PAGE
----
This feature will make Syslinux an optional bootloader for Fedora, in kickstart and via a hidden Anaconda option. When used this way, it will replace grub2.
- Name: Matthew Miller
- Email: mattdm at fedoraproject org
- Targeted release: Fedora 19
- Last updated: January 7 2013
- Percentage of completion: 0%
The Syslinux bootloader has been part of Fedora for over a decade. It's been well-tested as the loader for the installer, but we've always used something else on the installed OS. Newer versions of Syslinux (in the form of a version called Extlinux) can boot from ext2/3/4 or from btrfs.
Benefit to Fedora
Syslinux is tiny and has minimal dependencies. It has a simple, straightforward config format. Both of these are in stark contrast to Grub2, the current primary bootloader. It's also actively maintained, in contrast to the previous "legacy Grub".
Syslinux will be a better choice for cloud images and other Fedora-based virt appliances, and may be preferable in some server, desktop, and laptop environments as well.
Because it is proposed as an option, this is a relatively small change. When activated, it is part of a critical path action (booting the system!) but will not interfere when not activated. It does require a few changes in other areas, most notably some support in the installer.
The packages already exist in Fedora. They may need a bit more work to act as a primary bootloader. Right now, th extlinux package pulls in a base syslinux package, which pulls in mtools. This might not be necessary.
Grubby already contains preliminary extlinux support, so that new kernels are automatically configured and activated when installed. Need to test and see what might be missing from that.
We also need (primarily) kickstart and (secondarily) hidden options in Anaconda which will enable syslinux support instead of grub2. (As a fallback, an option could be given to configure no installer at all, and syslinux configured in a %post script, but that's less ideal.)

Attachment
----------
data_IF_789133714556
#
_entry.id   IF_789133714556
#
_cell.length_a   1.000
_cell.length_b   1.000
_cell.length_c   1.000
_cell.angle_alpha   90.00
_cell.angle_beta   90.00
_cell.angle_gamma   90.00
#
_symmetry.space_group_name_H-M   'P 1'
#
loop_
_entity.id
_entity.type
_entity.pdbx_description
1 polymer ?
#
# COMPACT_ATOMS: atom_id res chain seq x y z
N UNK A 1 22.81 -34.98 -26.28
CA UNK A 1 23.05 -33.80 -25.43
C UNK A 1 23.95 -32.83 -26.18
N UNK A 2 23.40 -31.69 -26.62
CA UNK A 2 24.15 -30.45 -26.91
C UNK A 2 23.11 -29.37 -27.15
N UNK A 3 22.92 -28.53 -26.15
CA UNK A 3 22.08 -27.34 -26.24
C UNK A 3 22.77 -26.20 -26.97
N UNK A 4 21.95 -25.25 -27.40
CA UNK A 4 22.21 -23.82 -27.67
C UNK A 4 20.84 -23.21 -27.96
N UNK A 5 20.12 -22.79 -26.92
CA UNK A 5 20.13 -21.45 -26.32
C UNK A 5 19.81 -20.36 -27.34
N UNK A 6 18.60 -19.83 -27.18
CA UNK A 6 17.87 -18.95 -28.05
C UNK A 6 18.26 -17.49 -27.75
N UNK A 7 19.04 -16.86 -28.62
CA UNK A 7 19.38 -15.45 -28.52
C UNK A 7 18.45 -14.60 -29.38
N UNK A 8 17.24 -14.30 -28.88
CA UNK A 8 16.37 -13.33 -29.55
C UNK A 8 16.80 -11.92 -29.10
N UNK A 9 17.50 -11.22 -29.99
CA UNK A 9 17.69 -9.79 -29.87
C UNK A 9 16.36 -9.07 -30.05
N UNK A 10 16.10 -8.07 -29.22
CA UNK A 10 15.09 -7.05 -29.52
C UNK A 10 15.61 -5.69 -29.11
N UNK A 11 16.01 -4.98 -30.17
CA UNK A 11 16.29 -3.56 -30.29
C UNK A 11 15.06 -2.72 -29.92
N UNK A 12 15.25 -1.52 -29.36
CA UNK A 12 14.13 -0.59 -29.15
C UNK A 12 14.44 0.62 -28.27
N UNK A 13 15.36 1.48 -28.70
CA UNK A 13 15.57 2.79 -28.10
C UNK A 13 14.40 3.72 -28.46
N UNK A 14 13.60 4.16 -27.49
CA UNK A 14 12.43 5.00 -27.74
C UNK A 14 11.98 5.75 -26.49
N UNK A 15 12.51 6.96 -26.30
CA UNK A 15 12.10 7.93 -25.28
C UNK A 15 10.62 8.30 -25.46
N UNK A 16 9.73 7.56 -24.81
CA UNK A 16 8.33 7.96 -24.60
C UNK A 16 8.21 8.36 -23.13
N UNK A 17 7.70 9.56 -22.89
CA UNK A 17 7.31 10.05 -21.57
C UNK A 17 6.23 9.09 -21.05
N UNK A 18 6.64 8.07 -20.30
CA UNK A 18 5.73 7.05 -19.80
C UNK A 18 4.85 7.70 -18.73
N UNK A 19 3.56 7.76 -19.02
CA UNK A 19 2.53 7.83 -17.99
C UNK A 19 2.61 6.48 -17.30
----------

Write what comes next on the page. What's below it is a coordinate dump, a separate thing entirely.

We will probably also want to develop / update some relatively pretty and helpful boot screens (although these won't be seen in the cloud use case). (The design team has previously done work on syslinux beautification as part of the installer.)
There are some situations where Grub2 works but Syslinux can't, like booting directly to an all-LVM system. It may be that in the future we'll want to consider making Syslinux the default and Grub2 an option, but that's not proposed at this time.
It should be possible to support Syslinux in secure boot configurations (using the shim bootloader), but that doesn't need to be done for this feature, which will focus on virtualization as a primary target (while enabling bare-metal usage where convenient.)
How To Test
0. What special hardware / data / etc. is needed (if any)?
A virtualization system is ideal.
1. How do I prepare my system to test this feature? What packages need to be installed, config files edited, etc.?
Enable syslinux in kickstart with whatever option is decided upon, or via the similar Anaconda hidden option.
2. What specific actions do I perform to check that the feature is working like it's supposed to?
Boot the system!
3. What are the expected results of those actions?
The system boots.
It's also important to test that when an updated kernel package is installed (or a kernel package removed) the configuration is automatically updated appropriately.
- Bootloader configuration is simple
- Appliance-type images have less overhead (probably, same image can be used for EC2 and other cloud providers)
- Adding boot options at runtime no longer requires jumping through hoops as in grub2
None, except as noted in the scope above.
No problem: continue as before.
- Blog post on Syslinux on Arch Linux: http://jasonwryan.com/blog/2012/07/09/syslinux/
- Arch Linux docs on Syslinux: https://wiki.archlinux.org/index.php/Syslinux
To be written when the kickstart and anaconda options are known.